5. Our pugnacious anti-communism and protection of interests has led us to an alliance inappropriately called the "Free World". It included four major parliamentary democracies: ourselves, Canada, Great Britain, and India. It also has included through the years Batista, Franco, Verwoerd, Salazar, De Gaulle, Boun Oum, Ngo Diem, Chiang Kai Shek, Trujillo, the Somozas, Saud, Ydigoras -- all of these non-democrats separating us deeply from the colonial revolutions.
  6. Since the Kennedy administration began, the American government seems to have initiated policy changes in the colonial and underdeveloped areas. It accepted "neutralism" as a tolerable principle; it sided more than once with the Angolans in the United Nations; it invited Souvanna Phouma to return to Laos after having overthrown his neutralist government there; it implemented the Alliance for Progress that President Eisenhower proposed when Latin America appeared on the verge of socialist revolutions; it made derogatory statements about the Trujillos; it cautiously suggested that a democratic socialist government in British Guiana might be necessary to support; in inaugural oratory, it suggested that a moral imperative was involved in sharing the world's resources with those who have been previously dominated. These were hardly sufficient to heal the scars of past activity and present associations, but nevertheless they were motions away from the Fifties. But quite unexpectedly, the President ordered the Cuban invations, and while the American press railed about how we had been "shamed" and defied by that "monster Castro," the colonial peoples of the world wondered whether our foreign policy had really changed from its old imperialist ways (we had never supported Castro, even on the eve of his taking power, and had announced early that "the conduct of the Castro government toward foreign private enterprise in Cuba" would be a main State Department concern). Any heralded changes in our foreign policy are now further suspect in the wake of the Punta Del Este foreign minister's conference where the five countries representing most of Latin America refused to cooperate in our plans to further "isolate" the Castro government.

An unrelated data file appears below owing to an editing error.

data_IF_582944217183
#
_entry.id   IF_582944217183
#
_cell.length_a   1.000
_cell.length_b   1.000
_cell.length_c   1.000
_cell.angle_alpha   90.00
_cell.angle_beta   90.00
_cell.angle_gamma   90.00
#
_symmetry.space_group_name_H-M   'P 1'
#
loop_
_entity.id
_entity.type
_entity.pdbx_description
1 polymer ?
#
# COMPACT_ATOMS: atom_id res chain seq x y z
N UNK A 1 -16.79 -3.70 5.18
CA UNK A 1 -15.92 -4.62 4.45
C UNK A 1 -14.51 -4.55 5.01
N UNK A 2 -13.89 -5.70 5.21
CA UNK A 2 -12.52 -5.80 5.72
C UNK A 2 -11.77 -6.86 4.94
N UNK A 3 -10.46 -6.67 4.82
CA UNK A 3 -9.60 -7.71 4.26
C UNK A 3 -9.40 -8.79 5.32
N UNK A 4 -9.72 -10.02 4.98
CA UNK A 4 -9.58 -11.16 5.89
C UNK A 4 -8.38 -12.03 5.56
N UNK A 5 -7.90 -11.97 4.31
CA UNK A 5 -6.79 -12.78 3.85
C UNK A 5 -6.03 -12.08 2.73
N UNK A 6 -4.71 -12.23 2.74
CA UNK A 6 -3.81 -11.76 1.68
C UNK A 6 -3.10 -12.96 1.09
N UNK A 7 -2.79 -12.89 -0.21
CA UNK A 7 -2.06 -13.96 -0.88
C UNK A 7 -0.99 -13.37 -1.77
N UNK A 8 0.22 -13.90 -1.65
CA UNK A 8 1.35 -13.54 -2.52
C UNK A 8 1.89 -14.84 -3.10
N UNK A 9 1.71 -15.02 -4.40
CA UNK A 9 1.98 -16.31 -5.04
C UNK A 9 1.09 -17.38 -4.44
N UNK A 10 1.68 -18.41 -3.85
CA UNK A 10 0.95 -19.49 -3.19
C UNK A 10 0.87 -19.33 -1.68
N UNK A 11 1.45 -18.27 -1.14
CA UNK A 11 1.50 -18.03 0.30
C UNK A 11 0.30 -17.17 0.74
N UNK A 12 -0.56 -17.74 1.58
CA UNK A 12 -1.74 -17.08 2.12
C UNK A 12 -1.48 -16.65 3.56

7. Ever since the colonial revolution began, American policy makers have reacted to new problems with old "gunboat" remedies, often thinly disguised. The feeble but desirable efforts of the Kennedy administration to be more flexible are coming perhaps too late, and are of too little significance to really change the historical thrust of our policies. The hunger problem is increasing rapidly mostly as a result of the worldwide population explosion that cancels out the meager triumphs gained so far over starvation. The threat of population to economic growth is simply documented: in 1960-70 population in Africa south of the Sahara will increase 14 percent; in South Asia and the Far East by 22 percent; in North Africa 26 percent; in the Middle East by 27 percent; in Latin America 29 percent. Population explosion, no matter how devastating, is neutral. But how long will it take to create a relation of thrust between America and the newly-developing societies? How long to change our policies? And what length of time do we have?
  8. The world is in transformation. But America is not. It can race to industrialize the world, tolerating occasional authoritarianisms, socialisms, neutralisms along the way -- or it can slow the pace of the inevitable and default to the eager and self-interested Soviets and, much more importantly, to mankind itself. Only mystics would guess we have opted thoroughly for the first. Consider what our people think of this, the most urgent issue on the human agenda. Fed by a bellicose press, manipulated by economic and political opponents of change, drifting in their own history, they grumble about "the foreign aid waste", or about "that beatnik down in Cuba", or how "things will get us by" . . . thinking confidently, albeit in the usual bewilderment, that Americans can go right on like always, five percent of mankind producing forty percent of its goods.